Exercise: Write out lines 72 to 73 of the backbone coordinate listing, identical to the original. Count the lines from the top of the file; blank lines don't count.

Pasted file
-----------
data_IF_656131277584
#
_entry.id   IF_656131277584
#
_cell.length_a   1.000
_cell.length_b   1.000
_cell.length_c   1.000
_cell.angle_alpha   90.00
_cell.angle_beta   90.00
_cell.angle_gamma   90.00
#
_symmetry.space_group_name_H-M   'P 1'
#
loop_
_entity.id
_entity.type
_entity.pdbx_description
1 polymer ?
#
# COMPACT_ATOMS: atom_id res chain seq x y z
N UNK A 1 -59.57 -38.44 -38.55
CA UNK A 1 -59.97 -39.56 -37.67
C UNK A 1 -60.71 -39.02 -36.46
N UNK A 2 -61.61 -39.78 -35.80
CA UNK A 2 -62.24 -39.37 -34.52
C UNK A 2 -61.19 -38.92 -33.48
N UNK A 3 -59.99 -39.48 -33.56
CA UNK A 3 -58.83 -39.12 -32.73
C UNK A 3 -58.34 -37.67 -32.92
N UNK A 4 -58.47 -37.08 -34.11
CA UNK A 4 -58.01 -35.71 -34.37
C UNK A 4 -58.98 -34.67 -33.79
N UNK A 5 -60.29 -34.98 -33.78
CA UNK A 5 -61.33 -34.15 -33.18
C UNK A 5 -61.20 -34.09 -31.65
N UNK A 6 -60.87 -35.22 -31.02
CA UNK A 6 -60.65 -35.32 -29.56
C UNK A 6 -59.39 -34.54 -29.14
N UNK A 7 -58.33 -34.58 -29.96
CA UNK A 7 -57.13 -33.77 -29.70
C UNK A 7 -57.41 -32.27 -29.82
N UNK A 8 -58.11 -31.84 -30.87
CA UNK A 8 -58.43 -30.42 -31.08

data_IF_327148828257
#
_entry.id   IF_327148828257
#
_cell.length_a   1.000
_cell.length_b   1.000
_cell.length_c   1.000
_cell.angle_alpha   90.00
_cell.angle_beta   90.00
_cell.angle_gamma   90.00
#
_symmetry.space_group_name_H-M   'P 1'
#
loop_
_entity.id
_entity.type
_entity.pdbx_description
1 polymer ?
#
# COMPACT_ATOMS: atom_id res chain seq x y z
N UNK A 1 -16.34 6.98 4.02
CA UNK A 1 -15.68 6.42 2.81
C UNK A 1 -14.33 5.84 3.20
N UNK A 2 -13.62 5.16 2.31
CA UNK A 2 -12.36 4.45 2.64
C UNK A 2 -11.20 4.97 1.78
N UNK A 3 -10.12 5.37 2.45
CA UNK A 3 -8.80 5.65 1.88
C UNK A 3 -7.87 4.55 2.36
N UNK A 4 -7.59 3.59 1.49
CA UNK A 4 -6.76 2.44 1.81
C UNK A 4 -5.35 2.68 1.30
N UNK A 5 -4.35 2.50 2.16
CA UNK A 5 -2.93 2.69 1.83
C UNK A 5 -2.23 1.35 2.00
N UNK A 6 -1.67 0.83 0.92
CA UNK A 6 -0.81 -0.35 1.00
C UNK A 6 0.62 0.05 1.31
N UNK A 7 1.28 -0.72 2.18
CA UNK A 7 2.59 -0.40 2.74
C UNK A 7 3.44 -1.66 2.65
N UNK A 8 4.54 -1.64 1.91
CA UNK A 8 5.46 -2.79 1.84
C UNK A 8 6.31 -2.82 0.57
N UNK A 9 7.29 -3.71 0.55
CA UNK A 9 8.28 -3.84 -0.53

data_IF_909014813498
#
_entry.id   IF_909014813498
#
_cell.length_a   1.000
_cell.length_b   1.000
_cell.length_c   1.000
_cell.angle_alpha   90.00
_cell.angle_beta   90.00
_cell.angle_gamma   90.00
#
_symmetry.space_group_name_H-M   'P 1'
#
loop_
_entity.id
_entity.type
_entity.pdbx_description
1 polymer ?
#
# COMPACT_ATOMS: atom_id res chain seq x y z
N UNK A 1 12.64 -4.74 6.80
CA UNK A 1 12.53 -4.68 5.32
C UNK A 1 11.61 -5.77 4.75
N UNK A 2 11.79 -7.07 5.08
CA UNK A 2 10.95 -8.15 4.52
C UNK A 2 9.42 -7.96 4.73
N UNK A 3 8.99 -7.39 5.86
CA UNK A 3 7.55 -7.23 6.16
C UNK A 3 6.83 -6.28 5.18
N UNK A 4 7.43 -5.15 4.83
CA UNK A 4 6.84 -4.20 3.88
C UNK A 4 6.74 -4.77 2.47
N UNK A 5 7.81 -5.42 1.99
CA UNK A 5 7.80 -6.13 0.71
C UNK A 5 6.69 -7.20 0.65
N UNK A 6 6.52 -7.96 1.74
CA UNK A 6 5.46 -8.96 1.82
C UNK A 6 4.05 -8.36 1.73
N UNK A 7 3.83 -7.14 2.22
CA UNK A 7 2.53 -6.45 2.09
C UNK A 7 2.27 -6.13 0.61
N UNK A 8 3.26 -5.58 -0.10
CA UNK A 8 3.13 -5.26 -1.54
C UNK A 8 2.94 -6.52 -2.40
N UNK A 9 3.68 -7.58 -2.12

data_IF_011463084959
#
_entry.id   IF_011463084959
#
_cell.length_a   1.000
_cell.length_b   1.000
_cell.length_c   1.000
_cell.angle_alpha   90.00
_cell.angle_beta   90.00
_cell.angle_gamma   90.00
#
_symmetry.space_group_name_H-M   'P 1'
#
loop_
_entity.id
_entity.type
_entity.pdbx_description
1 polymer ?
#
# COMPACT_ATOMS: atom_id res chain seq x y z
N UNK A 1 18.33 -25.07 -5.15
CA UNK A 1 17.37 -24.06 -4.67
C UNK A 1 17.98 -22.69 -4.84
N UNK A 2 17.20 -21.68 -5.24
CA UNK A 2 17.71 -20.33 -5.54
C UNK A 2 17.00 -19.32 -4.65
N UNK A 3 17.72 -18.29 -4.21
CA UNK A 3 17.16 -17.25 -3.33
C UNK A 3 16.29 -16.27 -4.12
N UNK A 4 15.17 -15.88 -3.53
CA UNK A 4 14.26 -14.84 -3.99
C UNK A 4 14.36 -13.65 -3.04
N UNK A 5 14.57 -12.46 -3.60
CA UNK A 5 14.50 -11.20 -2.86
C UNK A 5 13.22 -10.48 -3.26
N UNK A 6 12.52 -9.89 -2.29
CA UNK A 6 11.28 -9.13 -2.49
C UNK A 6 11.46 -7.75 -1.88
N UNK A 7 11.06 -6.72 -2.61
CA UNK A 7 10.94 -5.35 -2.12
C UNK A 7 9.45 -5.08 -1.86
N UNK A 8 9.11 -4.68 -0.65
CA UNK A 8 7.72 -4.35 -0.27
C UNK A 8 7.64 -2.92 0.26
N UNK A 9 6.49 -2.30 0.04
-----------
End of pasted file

C UNK A 3 -7.87 4.55 2.36
N UNK A 4 -7.59 3.59 1.49